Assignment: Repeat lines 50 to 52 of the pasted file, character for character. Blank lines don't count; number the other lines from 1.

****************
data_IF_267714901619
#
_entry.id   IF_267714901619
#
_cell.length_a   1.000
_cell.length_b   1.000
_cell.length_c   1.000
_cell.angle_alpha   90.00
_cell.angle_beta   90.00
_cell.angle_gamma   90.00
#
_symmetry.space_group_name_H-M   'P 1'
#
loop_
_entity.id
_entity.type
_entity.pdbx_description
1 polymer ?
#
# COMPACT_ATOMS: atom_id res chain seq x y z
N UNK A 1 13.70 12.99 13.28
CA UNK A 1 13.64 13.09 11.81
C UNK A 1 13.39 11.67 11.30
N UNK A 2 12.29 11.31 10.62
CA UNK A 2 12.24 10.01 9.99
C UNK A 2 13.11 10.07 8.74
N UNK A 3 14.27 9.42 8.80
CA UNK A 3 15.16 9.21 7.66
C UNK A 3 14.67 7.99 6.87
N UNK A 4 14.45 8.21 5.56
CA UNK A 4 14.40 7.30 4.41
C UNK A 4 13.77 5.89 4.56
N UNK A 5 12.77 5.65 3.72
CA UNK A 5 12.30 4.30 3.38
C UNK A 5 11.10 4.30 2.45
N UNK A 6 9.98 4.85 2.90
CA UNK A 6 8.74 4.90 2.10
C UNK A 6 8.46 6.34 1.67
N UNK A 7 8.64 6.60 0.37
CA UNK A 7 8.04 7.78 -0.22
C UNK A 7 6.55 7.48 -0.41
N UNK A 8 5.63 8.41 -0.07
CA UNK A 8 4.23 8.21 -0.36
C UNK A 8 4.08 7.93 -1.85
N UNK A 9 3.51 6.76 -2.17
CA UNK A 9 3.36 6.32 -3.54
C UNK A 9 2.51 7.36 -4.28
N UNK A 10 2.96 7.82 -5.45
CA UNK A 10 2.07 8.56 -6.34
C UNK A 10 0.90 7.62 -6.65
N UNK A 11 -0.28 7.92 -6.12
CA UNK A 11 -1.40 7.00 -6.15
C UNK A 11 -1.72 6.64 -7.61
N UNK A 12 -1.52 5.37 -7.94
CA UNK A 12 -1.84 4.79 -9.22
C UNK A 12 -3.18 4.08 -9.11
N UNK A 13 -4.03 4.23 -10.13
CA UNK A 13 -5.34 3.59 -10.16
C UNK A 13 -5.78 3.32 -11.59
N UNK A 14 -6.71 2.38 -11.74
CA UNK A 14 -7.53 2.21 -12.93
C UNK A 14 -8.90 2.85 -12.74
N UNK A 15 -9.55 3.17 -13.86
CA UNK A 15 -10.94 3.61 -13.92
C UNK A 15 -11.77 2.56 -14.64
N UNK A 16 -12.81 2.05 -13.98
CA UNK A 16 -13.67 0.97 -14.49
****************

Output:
C UNK A 10 0.90 7.62 -6.65
N UNK A 11 -0.28 7.92 -6.12
CA UNK A 11 -1.40 7.00 -6.15